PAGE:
A new exhibit at LSU Museum combines the pop art of Hunt Slonem with centuries-old antiques.
“Contrasting pieces in a room, such as Antebellum antiques and pop art prints, can achieve a number of different things aesthetically, but most importantly, I find it truly allows someone to express their own personality through their home,” says M.S. Rau Antiques CEO Bill Rau. “And this exhibition really does give us a glimpse into one of the most fascinating artistic personalities today — Hunt Slonem.”
Known for his bird, bunny and butterfly paintings, which are collected by celebrities like Sharon Stone, Kate Hudson and Julianne Moore, Slonem studied at both Vanderbilt and Tulane before moving to New York City in 1973. Much of his work is inspired by exotic locales like Hawaii and Nicaragua, both places he spent time while growing up, but Louisiana’s own tropical setting speaks to him as well.
Slonem owns two Louisiana plantation homes, and it’s these restoration and design projects that are the focus of a new exhibit at the LSU Museum in Baton Rouge’s Shaw Center. “Antebellum Pop!” is a recreation of Slonem’s plantation aesthetic, pairing his work with $2 million in antiques and decor from M.S. Rau, located on Royal Street in the New Orleans French Quarter.
M.S. Rau has contributed pieces like a circa 1840 American Rococo Revival étagère from Rosedown Plantation, one of the grandest Antebellum homes in Louisiana, a crystal and doré bronze 24-light chandelier by Baccarat dating to 1880 and a circa 1820 English mahogany pedestal dining table that can seat up to 32 people.
“Antebellum Pop is just one iteration of a trend we have seen recently develop in interior design,” explains Rau. “Whether that means mixing time periods, or just mixing styles or textures, we’re seeing a more eclectic approach than ever before.”
M.S. Rau has loaned and donated works to museums in the past, but never on this scale.
“The idea was to discuss what I’ve been doing for the last 14 years, which is renovating two plantation houses in Louisiana, combining bright colors on the walls and the bright colors in my work with antebellum furniture, changing the fabrics on the furniture and pumping new life and my sensibilities into these 1830s plantation houses,” Slonem says.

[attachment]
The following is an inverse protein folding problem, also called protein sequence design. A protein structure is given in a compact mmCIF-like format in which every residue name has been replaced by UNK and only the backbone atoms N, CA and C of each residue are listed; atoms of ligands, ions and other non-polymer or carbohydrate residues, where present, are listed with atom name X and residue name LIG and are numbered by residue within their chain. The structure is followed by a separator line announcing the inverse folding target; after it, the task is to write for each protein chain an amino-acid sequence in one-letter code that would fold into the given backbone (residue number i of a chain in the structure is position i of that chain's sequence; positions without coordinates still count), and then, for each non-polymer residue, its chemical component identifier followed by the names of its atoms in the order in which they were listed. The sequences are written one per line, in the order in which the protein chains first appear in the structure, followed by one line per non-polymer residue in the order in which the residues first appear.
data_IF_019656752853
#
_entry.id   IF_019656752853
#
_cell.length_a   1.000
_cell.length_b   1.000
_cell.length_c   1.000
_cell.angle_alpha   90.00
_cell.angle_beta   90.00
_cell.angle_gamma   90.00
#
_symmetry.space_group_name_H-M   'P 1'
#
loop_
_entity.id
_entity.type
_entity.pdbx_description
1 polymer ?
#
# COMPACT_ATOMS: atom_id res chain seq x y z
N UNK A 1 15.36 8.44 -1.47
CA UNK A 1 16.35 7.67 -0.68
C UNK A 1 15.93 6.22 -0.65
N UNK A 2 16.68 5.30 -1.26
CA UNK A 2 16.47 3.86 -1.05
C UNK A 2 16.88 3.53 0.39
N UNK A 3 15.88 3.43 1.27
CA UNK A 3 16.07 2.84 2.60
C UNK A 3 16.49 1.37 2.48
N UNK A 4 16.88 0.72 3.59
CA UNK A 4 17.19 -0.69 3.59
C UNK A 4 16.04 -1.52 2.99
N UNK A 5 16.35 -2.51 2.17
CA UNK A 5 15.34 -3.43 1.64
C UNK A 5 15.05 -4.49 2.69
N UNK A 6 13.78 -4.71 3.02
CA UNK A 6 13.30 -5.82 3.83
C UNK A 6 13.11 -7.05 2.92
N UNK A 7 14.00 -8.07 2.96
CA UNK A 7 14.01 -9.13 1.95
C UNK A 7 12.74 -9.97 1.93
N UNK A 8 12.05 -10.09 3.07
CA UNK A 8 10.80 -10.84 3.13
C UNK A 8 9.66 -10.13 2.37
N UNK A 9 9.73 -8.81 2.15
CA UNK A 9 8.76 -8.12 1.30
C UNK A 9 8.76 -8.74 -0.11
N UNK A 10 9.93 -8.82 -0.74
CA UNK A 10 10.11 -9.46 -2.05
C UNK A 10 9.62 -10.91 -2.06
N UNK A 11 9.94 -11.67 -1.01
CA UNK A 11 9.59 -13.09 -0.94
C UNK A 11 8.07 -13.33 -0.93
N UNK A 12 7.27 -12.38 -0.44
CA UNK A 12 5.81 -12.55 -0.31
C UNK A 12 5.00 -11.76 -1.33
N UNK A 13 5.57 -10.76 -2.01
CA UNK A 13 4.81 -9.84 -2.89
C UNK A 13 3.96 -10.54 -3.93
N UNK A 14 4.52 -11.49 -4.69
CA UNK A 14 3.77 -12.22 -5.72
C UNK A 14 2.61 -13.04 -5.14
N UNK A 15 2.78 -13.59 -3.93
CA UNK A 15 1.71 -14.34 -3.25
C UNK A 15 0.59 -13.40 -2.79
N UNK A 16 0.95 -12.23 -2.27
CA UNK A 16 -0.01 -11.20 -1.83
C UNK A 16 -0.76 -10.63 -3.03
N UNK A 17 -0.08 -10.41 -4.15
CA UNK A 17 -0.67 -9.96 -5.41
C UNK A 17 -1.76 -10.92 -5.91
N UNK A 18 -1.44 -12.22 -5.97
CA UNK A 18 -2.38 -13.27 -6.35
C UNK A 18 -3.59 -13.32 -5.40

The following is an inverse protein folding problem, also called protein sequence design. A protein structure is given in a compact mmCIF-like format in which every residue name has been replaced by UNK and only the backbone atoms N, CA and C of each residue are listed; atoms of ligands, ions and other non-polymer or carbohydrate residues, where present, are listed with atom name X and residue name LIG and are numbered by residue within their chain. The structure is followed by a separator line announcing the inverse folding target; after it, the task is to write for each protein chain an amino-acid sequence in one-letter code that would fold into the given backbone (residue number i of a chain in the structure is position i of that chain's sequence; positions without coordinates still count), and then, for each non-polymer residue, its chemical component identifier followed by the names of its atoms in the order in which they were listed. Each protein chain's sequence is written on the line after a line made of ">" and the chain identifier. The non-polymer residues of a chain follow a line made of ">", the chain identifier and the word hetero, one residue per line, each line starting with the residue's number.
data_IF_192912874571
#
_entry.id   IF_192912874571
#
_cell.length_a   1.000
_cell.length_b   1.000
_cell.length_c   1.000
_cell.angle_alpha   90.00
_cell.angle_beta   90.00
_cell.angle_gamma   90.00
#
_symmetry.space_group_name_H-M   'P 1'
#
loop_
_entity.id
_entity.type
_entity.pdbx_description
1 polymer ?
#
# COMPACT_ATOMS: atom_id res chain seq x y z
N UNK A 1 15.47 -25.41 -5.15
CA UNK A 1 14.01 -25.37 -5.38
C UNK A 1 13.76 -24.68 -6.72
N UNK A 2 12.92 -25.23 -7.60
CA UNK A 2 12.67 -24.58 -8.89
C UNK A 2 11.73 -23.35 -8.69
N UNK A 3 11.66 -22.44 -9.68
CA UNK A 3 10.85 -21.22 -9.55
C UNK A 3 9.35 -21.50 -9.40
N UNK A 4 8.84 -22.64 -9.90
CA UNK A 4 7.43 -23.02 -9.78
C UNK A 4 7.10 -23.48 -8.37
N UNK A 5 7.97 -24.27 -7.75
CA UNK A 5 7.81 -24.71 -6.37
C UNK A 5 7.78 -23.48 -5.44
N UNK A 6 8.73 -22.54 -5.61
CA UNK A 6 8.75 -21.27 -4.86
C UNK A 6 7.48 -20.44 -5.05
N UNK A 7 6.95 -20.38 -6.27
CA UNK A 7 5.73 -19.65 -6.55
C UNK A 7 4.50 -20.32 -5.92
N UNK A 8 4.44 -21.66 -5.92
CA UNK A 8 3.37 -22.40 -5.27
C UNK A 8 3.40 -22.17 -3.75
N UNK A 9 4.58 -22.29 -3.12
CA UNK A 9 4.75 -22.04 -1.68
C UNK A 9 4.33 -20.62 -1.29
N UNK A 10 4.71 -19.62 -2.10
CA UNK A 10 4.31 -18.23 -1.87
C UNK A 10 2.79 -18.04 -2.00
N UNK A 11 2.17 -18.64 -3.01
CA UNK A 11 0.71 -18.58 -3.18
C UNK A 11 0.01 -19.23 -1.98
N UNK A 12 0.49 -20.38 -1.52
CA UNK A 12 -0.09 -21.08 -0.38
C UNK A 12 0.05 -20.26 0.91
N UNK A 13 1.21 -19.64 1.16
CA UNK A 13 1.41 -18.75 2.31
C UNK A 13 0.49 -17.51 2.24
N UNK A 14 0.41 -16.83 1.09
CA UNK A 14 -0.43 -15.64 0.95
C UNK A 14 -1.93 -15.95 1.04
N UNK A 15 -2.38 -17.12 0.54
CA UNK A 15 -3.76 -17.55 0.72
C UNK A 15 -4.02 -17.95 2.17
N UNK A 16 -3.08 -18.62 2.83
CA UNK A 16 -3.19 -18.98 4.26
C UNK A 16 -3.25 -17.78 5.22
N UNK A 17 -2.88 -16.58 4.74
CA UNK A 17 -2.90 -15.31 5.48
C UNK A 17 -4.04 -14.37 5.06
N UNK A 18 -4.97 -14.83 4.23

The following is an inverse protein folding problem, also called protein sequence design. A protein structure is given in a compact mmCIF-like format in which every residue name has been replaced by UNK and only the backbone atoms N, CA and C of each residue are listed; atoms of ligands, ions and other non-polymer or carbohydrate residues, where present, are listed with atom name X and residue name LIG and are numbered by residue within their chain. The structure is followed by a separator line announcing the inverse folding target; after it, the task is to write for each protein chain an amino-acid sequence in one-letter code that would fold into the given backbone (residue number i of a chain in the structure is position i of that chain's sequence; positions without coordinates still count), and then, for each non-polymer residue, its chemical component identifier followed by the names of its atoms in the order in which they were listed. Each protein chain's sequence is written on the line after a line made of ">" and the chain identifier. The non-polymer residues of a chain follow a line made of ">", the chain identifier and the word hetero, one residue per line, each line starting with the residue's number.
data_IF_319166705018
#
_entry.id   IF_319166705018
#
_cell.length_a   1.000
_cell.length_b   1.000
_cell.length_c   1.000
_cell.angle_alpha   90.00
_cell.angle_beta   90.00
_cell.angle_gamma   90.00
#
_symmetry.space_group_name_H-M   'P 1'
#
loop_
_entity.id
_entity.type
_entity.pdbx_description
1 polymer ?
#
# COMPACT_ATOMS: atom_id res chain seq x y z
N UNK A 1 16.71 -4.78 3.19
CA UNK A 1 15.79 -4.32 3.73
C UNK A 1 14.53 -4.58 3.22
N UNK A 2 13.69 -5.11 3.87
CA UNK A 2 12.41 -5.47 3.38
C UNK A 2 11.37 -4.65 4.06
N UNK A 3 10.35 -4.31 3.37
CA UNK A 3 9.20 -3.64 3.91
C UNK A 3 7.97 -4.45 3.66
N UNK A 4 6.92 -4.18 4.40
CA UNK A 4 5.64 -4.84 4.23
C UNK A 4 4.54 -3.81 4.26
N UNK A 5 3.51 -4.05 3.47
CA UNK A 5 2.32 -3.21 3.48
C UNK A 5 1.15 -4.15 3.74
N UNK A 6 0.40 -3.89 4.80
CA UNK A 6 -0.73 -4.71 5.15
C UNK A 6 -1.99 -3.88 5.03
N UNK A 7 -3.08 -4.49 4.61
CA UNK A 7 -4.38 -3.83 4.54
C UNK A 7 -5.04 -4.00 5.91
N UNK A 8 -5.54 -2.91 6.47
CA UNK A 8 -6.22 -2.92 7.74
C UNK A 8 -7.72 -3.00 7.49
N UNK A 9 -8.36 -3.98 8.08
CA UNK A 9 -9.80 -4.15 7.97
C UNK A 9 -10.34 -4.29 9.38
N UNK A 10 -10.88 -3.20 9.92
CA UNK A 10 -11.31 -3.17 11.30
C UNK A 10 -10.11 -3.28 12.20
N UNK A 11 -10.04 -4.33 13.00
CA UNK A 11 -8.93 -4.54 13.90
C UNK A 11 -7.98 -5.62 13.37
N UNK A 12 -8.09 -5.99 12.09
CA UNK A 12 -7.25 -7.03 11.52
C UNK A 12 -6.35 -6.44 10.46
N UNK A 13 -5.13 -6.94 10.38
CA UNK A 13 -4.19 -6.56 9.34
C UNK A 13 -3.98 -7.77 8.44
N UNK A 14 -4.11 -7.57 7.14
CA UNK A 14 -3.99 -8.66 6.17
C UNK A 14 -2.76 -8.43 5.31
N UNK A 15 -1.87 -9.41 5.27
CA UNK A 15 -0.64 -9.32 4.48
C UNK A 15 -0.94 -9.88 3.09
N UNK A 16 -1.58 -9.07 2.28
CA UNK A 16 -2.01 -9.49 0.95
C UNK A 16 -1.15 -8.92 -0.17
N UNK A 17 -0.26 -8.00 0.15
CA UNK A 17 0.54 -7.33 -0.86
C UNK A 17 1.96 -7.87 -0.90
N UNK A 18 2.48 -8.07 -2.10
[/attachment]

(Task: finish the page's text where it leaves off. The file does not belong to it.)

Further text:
He upholstered many of his own pieces of furniture to complement the pieces from M.S. Rau, as images from his paintings are now available on fabric, wallpaper and carpet from Groundworks by Lee Jofa. And Interior Designer Ellen Kennon even created special paint colors like “Antebellum Violet” and “Lakeside Napoleon” for the exhibit.
“The colors used in my houses were used in those days, but now perhaps with my exaggerated point of view,” Slonem adds. “And the repetition is of the time, the way in my work I repeat birds, butterflies, bunnies.”
Slonem’s plantations include Albania, built in 1830 in Jeanerette on the Bayou Teche, and Lakeside in Point Coupee Parish. Albania was built by Charles Grevemberg and purchased by Isaac Delgado after the turn of the 20th century. He used the sugar money from the crops grown on the land to build what was then called the Isaac Delgado Museum of Art, now the New Orleans Museum of Art. The land for Lakeside was given to the Marquis de Lafayette by Thomas Jefferson. Both plantations function as private homes, with Lakeside still under renovation, so the best way to experience the interior world of Hunt Slonem is to take a walk through “Antebellum Pop!”
“Playful and fun and rare antiques don’t have to be mutually exclusive,” says Rau. “Fresh, contemporary pieces like Hunt’s work can breathe new life into an antique and make them feel all the more dynamic. Every piece has a story, whether it’s one of our rare Rococo Revival étagères or one of Hunt’s fascinating prints. When you bring the two together, you achieve an engaging dialogue between the old and the new.”
Antebellum Pop! is on display through August 5 at the LSU Museum.
Photos courtesy of Interior Designer Ellen Kennon. See more from the exhibit opening here.